Digital technologies have the potential to redefine museums, opening the door to an array of new ways to connect with visitors. A possible approach is to create hybrid experiences that utilise digital technology capable of enriching a physical visit to museums. “The challenge with developing virtual museums is establishing meaningful user experiences that allow for personal, complex and emotional encounters with art and cultural heritage,” says Anders Sundnes Løvlie, an associate professor at the IT University of Copenhagen and coordinator of the EU-funded GIFT project. GIFT – a consortium of leading researchers, museums and artists – set out to provide curators and designers with the tools they need to develop meaningful, interpersonal museum experiences. “Museums are social spaces, where social interactions sometimes overshadow the content and context of exhibitions,” explains Løvlie. “Therefore, it was important for our project to pay close attention to these social, shared experiences.”
The GIFT Box
Many museums have used technology to create digital reproductions of physical exhibitions. The GIFT project differs in that it looked at using mobile applications to enhance the experience of a visitor who is physically inside a museum. “We call it hybrid virtual museum experiences because we’re not that interested in strapping virtual reality glasses on people and shutting them inside a digital world,” says Løvlie. “By combining the physical space with the digital, we aim to create nuanced and complex experiences rather than just digital reproductions of physical exhibitions.” The result of this effort is the GIFT Box, a portfolio of free, open-source tools and methods that museums can use to enrich the physical experiences of their visitors. For example, the Gift App lets visitors use their smartphone to create a digital gift for someone they care about. The tools are geared towards helping museums generate, strengthen, test and prioritise ideas for digital enrichment. For example, VisitorBox Ideation Cards is a printable card game that curators can use to brainstorm ideas for digital experiences, whereas the ASAP Map encourages users to develop a shared understanding of these ideas. From there, designers can leverage the Experiment Planner to plan and test their ideas, along with mapping out a clear path towards implementation. The GIFT Box also contains several apps that allow visitors to become museum curators. Artcodes are customisable and scannable markers that help visitors add digital content to a physical exhibit. There’s also an app that lets visitors create interactive 3D models of various museum works and exhibits.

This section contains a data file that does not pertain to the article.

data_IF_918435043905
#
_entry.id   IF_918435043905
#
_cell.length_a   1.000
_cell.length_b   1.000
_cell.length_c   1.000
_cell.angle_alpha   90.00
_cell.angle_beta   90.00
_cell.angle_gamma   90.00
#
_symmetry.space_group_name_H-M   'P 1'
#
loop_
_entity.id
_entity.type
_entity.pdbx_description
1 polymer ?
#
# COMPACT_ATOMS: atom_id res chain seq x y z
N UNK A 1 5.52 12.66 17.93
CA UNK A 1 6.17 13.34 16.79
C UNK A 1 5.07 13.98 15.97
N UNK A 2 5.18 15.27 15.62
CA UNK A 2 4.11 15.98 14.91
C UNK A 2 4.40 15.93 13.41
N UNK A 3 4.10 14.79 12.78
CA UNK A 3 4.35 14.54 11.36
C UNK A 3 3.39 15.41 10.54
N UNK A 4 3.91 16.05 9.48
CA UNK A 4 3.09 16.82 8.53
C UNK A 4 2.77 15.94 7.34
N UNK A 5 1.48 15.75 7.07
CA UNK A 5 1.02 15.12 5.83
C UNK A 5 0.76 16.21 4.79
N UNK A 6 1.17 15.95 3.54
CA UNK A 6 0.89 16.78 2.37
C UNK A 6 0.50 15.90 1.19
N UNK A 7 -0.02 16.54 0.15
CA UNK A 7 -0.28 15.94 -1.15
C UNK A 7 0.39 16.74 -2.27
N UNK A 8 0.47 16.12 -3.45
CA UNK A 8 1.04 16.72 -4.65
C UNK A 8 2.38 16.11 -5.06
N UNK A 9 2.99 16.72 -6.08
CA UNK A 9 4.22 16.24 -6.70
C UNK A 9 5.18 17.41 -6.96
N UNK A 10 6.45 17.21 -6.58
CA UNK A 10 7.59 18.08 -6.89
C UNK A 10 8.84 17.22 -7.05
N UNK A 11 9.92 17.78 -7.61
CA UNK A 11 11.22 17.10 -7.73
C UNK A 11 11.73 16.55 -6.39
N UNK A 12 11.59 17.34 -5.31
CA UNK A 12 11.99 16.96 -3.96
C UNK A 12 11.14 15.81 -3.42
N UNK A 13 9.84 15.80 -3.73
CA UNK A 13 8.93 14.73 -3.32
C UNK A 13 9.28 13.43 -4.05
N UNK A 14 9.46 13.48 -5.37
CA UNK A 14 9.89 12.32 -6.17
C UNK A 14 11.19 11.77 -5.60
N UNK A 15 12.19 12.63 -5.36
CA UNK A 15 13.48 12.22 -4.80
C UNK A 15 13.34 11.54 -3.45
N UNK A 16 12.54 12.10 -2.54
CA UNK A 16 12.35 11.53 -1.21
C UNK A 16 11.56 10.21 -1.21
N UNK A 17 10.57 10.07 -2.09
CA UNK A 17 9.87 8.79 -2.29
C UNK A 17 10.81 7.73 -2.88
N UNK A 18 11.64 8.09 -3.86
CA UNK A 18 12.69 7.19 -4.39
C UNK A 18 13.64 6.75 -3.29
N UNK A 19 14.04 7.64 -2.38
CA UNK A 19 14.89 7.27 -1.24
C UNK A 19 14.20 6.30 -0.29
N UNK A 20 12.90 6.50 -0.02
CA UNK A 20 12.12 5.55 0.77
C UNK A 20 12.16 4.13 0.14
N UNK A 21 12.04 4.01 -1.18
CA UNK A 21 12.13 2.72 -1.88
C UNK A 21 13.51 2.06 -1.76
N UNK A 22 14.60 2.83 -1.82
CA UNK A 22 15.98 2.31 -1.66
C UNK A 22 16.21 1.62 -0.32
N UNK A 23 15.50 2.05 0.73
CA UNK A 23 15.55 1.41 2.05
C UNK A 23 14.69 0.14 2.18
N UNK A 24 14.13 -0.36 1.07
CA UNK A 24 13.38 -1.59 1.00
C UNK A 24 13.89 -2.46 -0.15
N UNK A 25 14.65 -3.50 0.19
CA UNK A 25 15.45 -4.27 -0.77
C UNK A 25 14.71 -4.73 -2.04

Increasing curiosity and engagement
By providing the tools and framework for building meaningful personalisation of digital cultural heritage, the GIFT project is redefining the museum experience for the digital age. “By enabling more engaging hybrid virtual/physical museum experiences, we increase citizen curiosity and engagement,” adds Løvlie. “Furthermore, because our unique hybrid format makes physical visits more engaging and attractive, it also contributes to economic growth through ticket and digital sales.” The Gift App is now offered at the Munch Museum in Oslo, Norway. The project’s 3D and augmented reality tools were also used to create an ongoing exhibition at the National Museum in Belgrade, Serbia. A number of other museums have also expressed interest in using the project’s tools.
GIFT, museums, mobile applications, digital technologies, virtual museums, cultural heritage